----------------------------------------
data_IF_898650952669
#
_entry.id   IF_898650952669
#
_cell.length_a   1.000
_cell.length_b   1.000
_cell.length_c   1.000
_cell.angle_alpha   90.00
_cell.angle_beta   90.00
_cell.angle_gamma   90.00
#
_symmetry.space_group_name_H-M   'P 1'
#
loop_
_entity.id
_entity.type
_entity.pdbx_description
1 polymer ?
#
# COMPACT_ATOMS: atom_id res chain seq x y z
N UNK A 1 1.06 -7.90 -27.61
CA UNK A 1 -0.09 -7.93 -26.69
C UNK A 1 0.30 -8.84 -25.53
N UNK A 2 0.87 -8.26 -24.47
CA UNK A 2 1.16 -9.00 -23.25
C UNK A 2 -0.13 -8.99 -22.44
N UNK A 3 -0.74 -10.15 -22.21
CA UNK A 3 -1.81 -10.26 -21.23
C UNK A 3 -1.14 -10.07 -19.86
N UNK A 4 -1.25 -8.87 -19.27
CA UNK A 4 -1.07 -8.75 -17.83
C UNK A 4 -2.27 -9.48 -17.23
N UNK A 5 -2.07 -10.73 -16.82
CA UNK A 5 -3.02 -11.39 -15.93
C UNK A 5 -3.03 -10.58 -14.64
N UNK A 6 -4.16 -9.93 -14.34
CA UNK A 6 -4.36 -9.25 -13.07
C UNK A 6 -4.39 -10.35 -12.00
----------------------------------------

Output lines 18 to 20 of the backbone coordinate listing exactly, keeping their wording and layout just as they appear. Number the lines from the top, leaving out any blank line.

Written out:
1 polymer ?
#
# COMPACT_ATOMS: atom_id res chain seq x y z